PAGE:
New Zealand Property Investment For Sale
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New Zealand Property Investment For Sale


"Stunning diversity makes New Zealand undeniably attractive to the lifestyle buyer."


Made up of two main land masses – the North and South Islands – New Zealand is renowned for its breathtaking scenery, extensive flora and fauna, marine reserves and its healthy, outdoors lifestyle.  The geography of New Zealand , coupled with its temperate climate, its relaxed way of life and low crime levels have made New Zealand a popular choice (particularly with the British) when considering relocation.

As one of the worlds most developed countries, both politically and economically, New Zealand has transformed itself from an agrarian economy dependent on the British market to a more industrialised, free market economy. There has been steady growth in real incomes and the economy which was hit, like so many by the global financial crisis, has recovered well.

The property market is considered to be buoyant one and has shown healthy price rises – especially in the South Island where prices are at their highest.  Auckland commands both the highest house prices and very healthy rental returns and all indicators are that real estate values will continue to increase, helped by the lack of restrictions on foreigner ownership and very favourable tax laws.

A desirable location for those considering relocation, New Zealand has also witnesses a healthy growth in tourism possibly fuelled the success of the Lord of the Rings and Hobbit trilogies.

Country Guide


The country is made up of two main land masses; the North Island and South Island, separated by the Cook Strait, plus a wealth of smaller islands that surround the mainland, giving a total area of 268,680 square kilometres. New Zealand boasts 15,134 kilometres of coastline from which an array of aquatic adventures can be launched, and with the protective haven of the marine reserves there is a multitude of flora and fauna waiting to be explored. Huge mountainous ranges divide open, rolling plains from luscious vineyards, whilst sub-tropical islands are scattered off the coast of vibrant, green jungles.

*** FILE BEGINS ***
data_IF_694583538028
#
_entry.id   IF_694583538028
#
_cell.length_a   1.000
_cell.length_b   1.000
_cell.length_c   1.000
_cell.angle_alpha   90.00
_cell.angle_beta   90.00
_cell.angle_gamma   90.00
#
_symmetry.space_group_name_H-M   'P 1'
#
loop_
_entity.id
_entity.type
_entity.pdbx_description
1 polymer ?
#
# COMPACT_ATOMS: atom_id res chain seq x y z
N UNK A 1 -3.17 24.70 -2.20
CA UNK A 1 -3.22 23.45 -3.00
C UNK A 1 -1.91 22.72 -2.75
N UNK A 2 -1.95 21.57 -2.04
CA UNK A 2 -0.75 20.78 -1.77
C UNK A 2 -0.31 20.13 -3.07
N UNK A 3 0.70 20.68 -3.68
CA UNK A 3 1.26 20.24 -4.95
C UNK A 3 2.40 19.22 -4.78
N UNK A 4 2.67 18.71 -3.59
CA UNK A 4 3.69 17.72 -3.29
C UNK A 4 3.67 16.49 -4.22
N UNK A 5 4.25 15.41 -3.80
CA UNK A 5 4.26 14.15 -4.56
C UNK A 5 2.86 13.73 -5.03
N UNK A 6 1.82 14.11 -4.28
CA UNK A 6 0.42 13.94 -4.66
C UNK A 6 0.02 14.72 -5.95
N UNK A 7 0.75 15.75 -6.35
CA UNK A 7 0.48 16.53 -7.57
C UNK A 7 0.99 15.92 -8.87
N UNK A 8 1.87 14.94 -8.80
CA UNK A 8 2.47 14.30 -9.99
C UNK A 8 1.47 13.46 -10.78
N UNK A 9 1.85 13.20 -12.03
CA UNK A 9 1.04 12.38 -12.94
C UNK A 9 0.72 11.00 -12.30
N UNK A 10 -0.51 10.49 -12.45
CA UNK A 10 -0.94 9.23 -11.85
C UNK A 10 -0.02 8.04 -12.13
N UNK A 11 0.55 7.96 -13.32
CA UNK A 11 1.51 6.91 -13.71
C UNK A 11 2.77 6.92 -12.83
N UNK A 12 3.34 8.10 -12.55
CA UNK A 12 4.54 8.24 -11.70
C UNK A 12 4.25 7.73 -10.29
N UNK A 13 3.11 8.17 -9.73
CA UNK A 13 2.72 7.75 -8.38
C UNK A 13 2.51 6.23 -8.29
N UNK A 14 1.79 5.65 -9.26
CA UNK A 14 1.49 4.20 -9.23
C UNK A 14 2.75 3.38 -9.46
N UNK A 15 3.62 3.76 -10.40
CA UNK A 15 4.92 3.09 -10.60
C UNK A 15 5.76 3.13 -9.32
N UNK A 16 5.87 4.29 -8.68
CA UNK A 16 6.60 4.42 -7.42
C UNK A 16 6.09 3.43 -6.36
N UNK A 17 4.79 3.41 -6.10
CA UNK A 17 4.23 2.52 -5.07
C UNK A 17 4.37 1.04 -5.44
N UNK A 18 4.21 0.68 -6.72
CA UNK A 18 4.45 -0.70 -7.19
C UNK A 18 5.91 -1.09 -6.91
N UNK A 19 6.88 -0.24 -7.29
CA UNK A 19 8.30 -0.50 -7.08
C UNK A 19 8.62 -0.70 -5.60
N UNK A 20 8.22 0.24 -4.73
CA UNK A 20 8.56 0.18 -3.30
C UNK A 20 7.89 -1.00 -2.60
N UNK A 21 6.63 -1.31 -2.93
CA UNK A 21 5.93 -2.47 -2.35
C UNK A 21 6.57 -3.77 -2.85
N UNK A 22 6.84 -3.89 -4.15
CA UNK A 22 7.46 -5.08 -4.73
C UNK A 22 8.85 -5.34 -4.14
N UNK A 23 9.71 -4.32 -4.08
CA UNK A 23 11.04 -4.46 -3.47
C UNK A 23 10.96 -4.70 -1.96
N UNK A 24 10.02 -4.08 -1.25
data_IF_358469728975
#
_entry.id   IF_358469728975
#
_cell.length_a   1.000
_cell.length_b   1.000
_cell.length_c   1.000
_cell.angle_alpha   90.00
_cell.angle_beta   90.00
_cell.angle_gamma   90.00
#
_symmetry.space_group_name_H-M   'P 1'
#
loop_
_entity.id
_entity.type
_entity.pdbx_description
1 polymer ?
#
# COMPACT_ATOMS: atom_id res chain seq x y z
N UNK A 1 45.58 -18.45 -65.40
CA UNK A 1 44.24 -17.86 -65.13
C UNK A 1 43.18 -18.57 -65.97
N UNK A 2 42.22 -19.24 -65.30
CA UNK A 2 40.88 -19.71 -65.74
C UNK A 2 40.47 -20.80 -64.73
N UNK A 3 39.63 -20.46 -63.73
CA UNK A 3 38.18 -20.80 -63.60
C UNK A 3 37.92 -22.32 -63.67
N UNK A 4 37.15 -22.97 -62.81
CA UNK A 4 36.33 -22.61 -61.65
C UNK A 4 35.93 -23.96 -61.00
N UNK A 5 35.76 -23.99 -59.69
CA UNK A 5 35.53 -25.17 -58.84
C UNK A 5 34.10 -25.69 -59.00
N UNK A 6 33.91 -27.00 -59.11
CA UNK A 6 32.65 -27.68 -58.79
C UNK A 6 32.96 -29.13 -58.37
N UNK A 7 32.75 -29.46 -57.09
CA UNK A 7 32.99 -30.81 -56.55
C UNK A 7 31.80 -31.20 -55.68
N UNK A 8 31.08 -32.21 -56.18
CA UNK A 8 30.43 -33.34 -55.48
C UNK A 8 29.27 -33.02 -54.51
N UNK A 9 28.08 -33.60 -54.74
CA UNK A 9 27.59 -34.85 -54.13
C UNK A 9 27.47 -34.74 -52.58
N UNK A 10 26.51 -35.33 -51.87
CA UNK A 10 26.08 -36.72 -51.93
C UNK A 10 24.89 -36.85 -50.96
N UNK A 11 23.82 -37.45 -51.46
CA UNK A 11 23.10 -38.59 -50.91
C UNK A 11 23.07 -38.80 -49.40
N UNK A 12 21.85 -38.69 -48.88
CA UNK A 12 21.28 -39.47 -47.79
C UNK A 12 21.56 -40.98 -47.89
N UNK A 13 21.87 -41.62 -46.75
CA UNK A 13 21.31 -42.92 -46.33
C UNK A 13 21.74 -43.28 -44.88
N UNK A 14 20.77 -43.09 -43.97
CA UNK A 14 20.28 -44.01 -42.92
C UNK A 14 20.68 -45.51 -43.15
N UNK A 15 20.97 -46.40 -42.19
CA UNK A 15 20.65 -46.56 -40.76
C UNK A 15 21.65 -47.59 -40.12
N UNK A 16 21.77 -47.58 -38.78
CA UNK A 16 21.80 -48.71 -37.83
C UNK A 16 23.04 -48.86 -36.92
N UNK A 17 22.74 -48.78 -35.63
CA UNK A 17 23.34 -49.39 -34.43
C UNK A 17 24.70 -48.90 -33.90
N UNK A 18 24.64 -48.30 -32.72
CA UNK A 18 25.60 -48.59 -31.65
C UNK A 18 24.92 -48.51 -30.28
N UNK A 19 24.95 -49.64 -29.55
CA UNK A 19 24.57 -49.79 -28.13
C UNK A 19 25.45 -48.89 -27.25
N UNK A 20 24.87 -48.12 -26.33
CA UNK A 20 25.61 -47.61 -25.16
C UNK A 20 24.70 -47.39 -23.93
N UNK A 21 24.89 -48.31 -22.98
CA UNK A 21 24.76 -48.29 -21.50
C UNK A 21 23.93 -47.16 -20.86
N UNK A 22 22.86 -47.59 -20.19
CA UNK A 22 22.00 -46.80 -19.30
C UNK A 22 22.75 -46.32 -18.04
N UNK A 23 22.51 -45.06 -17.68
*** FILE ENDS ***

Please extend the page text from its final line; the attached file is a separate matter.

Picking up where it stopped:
New Zealand is a constitutional monarchy, with the British MonarchI as its head, and a democratically elected government who run the country. The country is divided into sixteen regions, the highest form of local government, and 73 territorial authorities which form the local, elected governments and have the power to set rates and delegate power within the local community. National holidays are Waitangi Day on 6th February, and ANZAC Day on 25th April.


English and Maori are the official languages in New Zealand.

Standard of Living

New Zealand offers a standard of living not dissimilar to that of the UK; whilst some services and goods may be cheaper than in the UK, other commodities are slightly more expensive. Average house prices are much cheaper than in the UK. Lifestyle is very much based in the outdoors and is said to be pretty relaxed.

Country Economy

New Zealand has a reasonably stable economy but as the country relies heavily on trade it can be vulnerable to international market fluctuations. Its principle exports are agriculture-based. Tourism plays a considerable role in New Zealand's economy and providing jobs for a tenth of the native workforce. 

As one of the worlds most developed countries, both politically and economically, New Zealand has transformed itself from an agrarian economy dependent on the British market to a more industrialised, free market economy. There has been steady growth in real incomes and the economy which was hit, like so many by the global financial crisis, has recovered well.